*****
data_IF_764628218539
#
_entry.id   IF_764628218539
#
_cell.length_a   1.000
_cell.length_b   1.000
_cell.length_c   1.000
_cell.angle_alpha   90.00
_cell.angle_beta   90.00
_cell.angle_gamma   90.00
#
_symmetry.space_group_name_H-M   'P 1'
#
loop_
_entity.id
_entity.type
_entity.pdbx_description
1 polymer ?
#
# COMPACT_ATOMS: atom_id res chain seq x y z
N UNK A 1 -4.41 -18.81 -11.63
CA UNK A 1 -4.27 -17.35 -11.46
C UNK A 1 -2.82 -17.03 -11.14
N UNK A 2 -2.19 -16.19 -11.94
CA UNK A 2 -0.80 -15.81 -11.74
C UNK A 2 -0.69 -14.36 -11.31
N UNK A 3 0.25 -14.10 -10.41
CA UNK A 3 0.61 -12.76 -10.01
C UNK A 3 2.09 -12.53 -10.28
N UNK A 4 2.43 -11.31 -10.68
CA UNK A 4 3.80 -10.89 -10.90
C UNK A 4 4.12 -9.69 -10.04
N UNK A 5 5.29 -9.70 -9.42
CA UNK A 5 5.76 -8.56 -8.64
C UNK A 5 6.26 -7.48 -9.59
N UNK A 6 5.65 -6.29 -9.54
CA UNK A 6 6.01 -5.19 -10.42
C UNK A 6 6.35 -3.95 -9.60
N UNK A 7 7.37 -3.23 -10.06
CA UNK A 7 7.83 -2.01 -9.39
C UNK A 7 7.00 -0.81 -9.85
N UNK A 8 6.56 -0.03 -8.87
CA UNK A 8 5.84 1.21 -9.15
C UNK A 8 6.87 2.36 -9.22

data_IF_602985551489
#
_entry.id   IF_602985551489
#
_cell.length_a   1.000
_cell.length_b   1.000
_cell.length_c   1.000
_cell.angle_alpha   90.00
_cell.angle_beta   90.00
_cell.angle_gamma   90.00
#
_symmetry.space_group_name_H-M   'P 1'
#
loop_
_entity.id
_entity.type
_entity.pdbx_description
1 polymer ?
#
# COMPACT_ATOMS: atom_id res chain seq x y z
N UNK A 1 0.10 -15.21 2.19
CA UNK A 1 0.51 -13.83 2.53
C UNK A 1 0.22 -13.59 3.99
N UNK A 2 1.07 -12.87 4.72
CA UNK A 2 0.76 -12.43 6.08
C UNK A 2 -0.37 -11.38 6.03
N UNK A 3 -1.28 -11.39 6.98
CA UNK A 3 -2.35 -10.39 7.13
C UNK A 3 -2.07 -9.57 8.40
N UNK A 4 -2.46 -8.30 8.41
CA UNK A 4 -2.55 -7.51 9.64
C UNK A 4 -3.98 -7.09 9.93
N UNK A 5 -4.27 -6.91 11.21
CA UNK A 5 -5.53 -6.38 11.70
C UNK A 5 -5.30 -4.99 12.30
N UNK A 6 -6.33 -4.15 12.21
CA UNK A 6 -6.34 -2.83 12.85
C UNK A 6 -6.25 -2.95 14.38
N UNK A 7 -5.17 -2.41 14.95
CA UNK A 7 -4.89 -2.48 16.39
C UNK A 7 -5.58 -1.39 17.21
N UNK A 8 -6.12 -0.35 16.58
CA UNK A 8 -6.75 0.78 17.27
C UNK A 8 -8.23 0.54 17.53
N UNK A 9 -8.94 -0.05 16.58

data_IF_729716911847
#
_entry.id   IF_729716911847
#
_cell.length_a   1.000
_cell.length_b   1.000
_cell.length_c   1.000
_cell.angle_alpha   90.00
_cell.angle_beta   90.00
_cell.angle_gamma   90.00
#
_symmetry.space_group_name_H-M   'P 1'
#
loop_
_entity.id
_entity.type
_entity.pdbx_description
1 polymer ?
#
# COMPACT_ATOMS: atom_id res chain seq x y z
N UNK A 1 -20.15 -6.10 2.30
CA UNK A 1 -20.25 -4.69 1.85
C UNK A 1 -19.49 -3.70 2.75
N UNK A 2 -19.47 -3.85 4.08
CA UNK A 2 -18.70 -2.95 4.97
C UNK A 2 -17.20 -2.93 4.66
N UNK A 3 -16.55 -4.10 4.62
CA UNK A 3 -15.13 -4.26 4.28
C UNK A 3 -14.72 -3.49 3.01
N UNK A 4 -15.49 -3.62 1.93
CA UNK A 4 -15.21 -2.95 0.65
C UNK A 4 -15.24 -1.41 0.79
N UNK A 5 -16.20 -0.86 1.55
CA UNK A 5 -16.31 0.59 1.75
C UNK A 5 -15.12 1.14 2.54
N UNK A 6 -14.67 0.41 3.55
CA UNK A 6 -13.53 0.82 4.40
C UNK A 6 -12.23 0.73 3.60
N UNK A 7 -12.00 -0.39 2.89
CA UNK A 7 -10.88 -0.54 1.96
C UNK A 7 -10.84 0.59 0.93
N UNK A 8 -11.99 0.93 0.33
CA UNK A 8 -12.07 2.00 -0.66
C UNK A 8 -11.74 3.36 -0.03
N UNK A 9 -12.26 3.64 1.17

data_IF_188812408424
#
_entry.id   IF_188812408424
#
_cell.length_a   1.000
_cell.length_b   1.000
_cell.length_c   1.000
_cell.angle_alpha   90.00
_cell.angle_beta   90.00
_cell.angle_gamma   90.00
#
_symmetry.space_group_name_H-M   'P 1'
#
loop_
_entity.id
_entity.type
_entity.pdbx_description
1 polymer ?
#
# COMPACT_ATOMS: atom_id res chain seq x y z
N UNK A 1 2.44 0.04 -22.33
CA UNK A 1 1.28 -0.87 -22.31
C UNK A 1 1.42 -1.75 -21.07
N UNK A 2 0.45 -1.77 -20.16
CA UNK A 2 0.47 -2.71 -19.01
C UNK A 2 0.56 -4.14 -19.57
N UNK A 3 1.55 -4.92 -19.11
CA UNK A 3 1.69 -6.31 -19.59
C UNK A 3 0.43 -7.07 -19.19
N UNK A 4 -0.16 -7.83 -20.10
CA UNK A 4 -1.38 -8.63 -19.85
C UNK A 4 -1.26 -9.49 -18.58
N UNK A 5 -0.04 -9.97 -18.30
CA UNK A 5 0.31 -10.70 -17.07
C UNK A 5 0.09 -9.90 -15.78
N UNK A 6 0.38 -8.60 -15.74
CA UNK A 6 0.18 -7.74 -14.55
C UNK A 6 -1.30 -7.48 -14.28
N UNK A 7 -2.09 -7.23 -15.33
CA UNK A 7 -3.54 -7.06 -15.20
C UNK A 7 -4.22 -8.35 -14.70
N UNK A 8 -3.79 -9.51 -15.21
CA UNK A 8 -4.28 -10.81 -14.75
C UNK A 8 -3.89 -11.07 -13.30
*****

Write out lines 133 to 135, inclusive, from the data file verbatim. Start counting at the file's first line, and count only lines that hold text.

C UNK A 8 -11.74 3.36 -0.03
N UNK A 9 -12.26 3.64 1.17

data_IF_188812408424